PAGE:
To overcome these challenges, BAT volume and activity are commonly quantified by coupling computed tomography (CT) and positron emission tomography (PET). The radiolabeled glucose analog 18F-Fluourodeoxyglucose (18F-FDG) is the most widely used tracer to study BAT metabolic activity18. Adipose tissue can be differentiated from other tissue and air based on density information provided by the CT image in Hounsfield units (HU). PET images show the amount of 18F-FDG taken up into a volume of tissue in units of standardized uptake values (SUV). Active BAT can be separated from tissue with insignificant tracer uptake, including WAT and inactive BAT, by co-registering PET images with corresponding CT scans and choosing an appropriate SUV threshold.
Through this paper, we aim to provide a step-by-step approach with an instructional video that can be used by clinical researchers to quantify human BAT using 18F-FDG PET/CT scans. This image analysis technique is ideally used after subject(s) have been exposed to cold or treated with pharmacological BAT stimulants. Specifically, we demonstrate to users on how to construct regions of interest (ROIs) while minimizing false positives using a free, open-source image-processing software (ImageJ) with a specific plug-in (petctviewer.org). The result of this approach can be used to study BAT volume, activity (glucose uptake), and anatomical distribution in individual study subjects.
All PET/CT images shown in this manuscript were obtained from participants in National Institutes of Health protocol no. 12-DK-0097 (ClinicalTrials.gov identifier NCT01568671). All participants provided written informed consent, and all experiments were approved by the Institutional Review Board of the National Institute of Diabetes and Digestive and Kidney Diseases.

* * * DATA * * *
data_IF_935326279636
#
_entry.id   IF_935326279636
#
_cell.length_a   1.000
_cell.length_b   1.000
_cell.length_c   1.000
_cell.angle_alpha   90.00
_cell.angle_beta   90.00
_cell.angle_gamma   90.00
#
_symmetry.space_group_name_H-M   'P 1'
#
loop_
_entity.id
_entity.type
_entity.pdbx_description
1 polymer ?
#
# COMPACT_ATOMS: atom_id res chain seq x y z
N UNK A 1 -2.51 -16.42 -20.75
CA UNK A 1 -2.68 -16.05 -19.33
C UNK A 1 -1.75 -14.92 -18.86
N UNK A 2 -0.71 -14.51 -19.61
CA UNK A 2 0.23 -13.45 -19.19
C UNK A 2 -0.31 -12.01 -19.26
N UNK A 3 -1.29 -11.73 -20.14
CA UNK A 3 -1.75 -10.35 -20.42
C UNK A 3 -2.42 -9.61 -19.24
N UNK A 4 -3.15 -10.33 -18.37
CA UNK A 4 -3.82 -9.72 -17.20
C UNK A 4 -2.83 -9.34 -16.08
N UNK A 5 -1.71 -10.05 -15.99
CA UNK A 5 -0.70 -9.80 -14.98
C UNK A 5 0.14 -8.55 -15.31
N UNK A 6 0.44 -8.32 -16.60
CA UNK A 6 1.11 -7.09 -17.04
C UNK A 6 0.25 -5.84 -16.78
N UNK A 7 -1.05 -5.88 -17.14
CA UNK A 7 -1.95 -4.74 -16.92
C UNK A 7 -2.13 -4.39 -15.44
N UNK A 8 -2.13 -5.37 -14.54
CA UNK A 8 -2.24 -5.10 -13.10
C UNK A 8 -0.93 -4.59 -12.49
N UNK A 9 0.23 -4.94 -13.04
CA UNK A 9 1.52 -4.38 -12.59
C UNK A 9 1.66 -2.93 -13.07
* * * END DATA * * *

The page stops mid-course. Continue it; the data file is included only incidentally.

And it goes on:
1. Software Installation
2. Loading PET/CT Images
3. Navigating the PET/CT Viewer Plug-in
4. Quantifying whole-body BAT
5. Quality Assurance
6. Segmenting BAT into Individual Depots
Note: The following section is focused only on quantifying regional depots of BAT17. The steps are not necessary to obtain whole body BAT volume and activity.
BAT is quantified through a series of post image-acquisition processing steps as shown in Figure 1. PET and CT thresholds are used to identify voxels that are metabolically active and have the density of adipose tissue. However, some voxels meeting these criteria can occur in anatomical locations not likely to contain BAT. To avoid these false positives, PET, CT, and anatomical information must all be considered when drawing ROIs (Figure 2). Several common regions to include and avoid when quantifying whole body BAT in cold-stimulated subjects are shown in Figure 2, such as metabolically active cervical BAT vs. salivary glands, vocal chords, and thyroid (Figure 2A and 2B); supraclavicular BAT vs. shivering muscle near borders of air and solid tissue (e.g. intercostal muscles) (Figure 2C); and abdominal BAT vs. the calyces of the kidneys as they clear labeled glucose (Figure 2D). After the ROI's of each axial slice are compiled, BAT depots can be segmented in the sagittal plane to examine intra-/inter-individual differences in regional BAT activation (Figure 3).
Figure 1. Schematic Flow of the Image Processing Steps. First, PET images and corresponding CT images are uploaded into the PET/CT plug-in (A). After axial ROIs are drawn on each PET/CT slice (B), each voxel meeting both PET and CT criteria are identified in blue (C). A mask is generated from these BAT-identified voxels (D), which is substituted for the original corrected PET scan (E), and depots are segmented in the sagittal view (F). Please click here to view a larger version of this figure.